David Cameron announces bowel cancer screening boost

Bowel cancer cell The UK lags behind the European average in cancer survival rates

PM David Cameron has announced £60m over the next four years to introduce the latest cancer screening technology.

He said better bowel cancer screening, using flexible sigmoidoscopy, could save 3,000 lives a year.

Mr Cameron said he wanted to close the gap between the UK's rate of cancer survival and the European average by at least 5,000 lives.

Labour said the policy "watered down" its 2009 pledge to deliver diagnostic tests within a week of seeing a GP.

Shadow health secretary Andy Burnham said: "Investment in cancer is welcome but this is a watered down version of Gordon Brown's pledge at the Labour Party Conference last year.

"We committed to delivering all cancer diagnostic tests within one week. This flagship pledge would have saved money and saved lives and it is disappointing not to see it implemented in full."

Cancer Research UK welcomed the use of new screening, saying it could help cut deaths by nearly half.

Speaking on the BBC's Andrew Marr show, Mr Cameron said: "I absolutely want to close that gap [in survival rates] and the announcement today is part of that."

He said recognising early warning signs was a key part of achieving the goal.

Bendy tube

Health Secretary Andrew Lansley said bowel screening pilot schemes will begin next spring, subject to approval by the UK National Screening Committee.

Health Secretary Andrew Lansley tells the BBC bowel screening pilot schemes will begin next spring

Flexible sigmoidoscopy - also known as Flexi-Scope or Flexisig - will be used alongside existing techniques.

It involves a thin, bendy tube with a camera attached being placed a short way into the rectum and lower bowel. The inside wall of the bowel can then be viewed and polyps removed.

Welcoming the extra screening money, Cancer Research UK - which co-funded a 16-year clinical trial on the Flexi-scope test - called for it to be introduced as soon as possible.

"The recent trial results of this method of detecting and removing polyps before they develop into bowel cancer can truly be called a breakthrough," Harpal Kumar, Cancer Research UK's chief executive, said.

Start Quote

It's not just about money, it's about how well GPs do their job ”

End Quote David Cameron

"We believe it could cut the number of cases of bowel cancer by a third and deaths from the disease by almost half (43%) among those attending screening.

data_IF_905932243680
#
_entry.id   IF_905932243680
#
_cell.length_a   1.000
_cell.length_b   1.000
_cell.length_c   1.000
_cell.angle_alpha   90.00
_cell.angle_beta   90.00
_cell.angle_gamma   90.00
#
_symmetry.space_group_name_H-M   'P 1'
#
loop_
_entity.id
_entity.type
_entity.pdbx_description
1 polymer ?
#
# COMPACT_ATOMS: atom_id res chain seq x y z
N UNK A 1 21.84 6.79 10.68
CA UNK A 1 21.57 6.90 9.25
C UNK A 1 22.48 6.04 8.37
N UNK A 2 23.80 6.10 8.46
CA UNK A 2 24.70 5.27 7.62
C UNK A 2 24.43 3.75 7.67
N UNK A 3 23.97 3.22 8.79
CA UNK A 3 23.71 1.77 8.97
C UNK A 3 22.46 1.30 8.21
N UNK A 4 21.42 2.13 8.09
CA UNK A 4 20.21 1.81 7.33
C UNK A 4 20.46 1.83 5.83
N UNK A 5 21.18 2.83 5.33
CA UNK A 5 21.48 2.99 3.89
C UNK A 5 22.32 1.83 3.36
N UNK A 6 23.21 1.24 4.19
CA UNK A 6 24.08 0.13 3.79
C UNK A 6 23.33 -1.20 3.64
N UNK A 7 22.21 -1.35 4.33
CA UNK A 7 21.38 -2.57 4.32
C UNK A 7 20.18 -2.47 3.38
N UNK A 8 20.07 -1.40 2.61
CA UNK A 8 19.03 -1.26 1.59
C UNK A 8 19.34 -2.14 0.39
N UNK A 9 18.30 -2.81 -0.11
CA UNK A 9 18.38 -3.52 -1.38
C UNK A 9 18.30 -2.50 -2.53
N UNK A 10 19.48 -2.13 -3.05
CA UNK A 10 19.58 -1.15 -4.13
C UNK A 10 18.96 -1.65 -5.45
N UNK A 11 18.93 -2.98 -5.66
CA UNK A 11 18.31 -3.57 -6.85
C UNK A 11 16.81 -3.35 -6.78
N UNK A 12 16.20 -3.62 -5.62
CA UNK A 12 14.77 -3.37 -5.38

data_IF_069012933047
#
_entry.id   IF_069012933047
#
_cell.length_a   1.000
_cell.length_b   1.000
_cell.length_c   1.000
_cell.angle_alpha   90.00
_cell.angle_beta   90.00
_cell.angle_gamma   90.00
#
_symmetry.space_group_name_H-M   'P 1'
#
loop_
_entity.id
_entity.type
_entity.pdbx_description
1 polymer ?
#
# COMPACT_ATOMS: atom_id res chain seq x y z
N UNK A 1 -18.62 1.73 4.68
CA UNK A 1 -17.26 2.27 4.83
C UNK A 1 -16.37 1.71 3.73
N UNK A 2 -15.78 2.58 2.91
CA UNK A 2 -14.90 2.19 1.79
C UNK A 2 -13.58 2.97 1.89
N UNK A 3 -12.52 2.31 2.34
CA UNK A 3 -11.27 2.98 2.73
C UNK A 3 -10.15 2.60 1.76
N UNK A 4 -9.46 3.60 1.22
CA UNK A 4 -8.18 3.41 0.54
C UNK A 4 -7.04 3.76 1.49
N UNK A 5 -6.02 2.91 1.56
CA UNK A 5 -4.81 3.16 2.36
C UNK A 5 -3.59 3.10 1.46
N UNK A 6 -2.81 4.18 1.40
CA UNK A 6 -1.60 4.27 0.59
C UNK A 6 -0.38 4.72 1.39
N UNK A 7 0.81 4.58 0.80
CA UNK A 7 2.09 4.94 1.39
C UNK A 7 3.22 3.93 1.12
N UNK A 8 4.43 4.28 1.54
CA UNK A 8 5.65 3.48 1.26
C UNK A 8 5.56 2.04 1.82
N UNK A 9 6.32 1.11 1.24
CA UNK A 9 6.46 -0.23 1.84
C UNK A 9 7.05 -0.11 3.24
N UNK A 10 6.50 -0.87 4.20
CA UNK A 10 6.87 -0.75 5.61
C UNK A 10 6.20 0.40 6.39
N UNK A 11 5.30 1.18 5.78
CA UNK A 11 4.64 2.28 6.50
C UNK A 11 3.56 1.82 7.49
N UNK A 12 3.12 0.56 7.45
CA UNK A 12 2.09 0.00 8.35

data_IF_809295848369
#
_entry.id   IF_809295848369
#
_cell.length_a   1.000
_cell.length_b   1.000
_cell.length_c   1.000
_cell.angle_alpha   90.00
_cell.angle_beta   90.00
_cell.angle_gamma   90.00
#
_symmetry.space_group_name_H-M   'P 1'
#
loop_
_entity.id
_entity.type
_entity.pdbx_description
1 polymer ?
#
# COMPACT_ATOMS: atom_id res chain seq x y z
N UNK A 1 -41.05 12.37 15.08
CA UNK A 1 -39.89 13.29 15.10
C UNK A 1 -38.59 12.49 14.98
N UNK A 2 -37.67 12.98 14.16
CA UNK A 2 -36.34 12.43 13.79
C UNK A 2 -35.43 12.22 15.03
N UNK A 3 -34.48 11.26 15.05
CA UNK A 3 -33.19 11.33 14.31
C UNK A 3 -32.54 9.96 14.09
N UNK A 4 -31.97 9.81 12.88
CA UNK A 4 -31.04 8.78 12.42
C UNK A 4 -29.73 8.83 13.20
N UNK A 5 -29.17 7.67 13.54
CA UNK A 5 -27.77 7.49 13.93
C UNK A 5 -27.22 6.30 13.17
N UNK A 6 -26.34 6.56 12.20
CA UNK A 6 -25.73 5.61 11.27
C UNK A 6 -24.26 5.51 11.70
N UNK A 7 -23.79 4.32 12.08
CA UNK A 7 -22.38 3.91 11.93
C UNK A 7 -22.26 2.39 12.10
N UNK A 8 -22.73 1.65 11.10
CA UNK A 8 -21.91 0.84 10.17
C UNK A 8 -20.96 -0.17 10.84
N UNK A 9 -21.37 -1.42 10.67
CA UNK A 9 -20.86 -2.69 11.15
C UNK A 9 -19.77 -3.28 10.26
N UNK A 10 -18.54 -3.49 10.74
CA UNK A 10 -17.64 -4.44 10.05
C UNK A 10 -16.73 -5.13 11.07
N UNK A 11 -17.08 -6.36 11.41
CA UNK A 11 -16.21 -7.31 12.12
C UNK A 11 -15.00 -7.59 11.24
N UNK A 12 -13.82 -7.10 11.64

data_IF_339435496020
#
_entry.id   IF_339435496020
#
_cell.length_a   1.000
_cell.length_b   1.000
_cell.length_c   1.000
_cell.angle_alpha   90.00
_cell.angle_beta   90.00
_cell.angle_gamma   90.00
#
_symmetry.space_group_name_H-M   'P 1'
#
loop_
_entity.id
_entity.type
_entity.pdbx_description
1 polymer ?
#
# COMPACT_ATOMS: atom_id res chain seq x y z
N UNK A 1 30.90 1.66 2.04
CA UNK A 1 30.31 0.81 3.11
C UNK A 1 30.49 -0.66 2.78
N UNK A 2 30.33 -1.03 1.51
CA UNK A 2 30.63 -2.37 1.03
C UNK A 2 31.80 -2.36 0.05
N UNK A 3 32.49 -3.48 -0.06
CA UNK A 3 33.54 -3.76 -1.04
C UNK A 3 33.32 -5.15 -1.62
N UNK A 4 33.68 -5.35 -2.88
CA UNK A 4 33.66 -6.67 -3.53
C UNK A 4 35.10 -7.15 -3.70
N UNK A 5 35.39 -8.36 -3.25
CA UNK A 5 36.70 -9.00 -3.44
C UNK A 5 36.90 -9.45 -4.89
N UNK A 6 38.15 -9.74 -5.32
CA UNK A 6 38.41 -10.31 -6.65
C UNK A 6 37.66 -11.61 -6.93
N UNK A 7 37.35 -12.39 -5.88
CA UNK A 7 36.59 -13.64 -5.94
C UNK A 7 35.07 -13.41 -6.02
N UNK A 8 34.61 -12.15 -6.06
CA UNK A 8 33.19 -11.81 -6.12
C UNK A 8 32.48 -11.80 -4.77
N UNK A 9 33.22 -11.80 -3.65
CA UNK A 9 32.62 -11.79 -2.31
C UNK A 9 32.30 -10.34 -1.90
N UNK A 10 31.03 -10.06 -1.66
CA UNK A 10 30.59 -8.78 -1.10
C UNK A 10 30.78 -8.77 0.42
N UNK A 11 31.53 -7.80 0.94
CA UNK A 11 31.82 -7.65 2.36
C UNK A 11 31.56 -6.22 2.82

"Flexi-scope needs to be brought in as soon as possible. Every week of delay will risk scores of lives.

"Because it will prevent so many cancers, adding this test to the bowel screening programme will spare tens of thousands of families the anxiety and suffering associated with a cancer diagnosis, while also saving the NHS money."

Analysis

Bowel cancer is the UK's second biggest cancer killer and charities are delighted about the new test because research suggests it could save many more lives than the current screening programme.

A sigmoidoscopy can pick up signs of growths before they become cancerous.

Trials will begin in England next spring and the rollout will take place over four years. It won't happen quickly, because practice nurses - who are likely to administer the test - will need to be trained.

The UK's other health departments will be watching closely.

Some measures mentioned by the prime minister on Sunday - the fund for cancer drugs not approved by NICE and the campaign to encourage earlier diagnosis - have already been announced.

The Department of Health said that to reach the average European cancer survival rates, 5,000 lives a year would need to be saved. To match the best-performing countries in Europe, 10,000 lives a year would have to be saved.

More specialists

The Department of Health has already announced £50m for additional cancer drugs this year, and £10.75m for a "signs and symptoms" campaign, which will focus on breast, lung and bowel cancers.

It also said the government would boost the number of specialists, by continuing the funding needed to deliver 1,200 additional specialists involved in cancer services by 2012.

The DoH said more patients would receive radiotherapy, with £43m worth of investment so that all high-priority patients with a need for proton beam therapy get access to the treatment.

Mr Cameron's promise comes as the government plans a major shake-up of the NHS in England.

Planned changes include giving GPs more responsibility to determine health spending; hospitals to be set free from central control and an independent board to safeguard the NHS from political interference.

The prime minister said: "It's not just about money, it's about how well GPs do their job and we need to improve that as well."

Mr Cameron added: "It's very important as we take the country through some difficult decisions to say, look, there are some things that are so important to families... and the NHS is one of those things."

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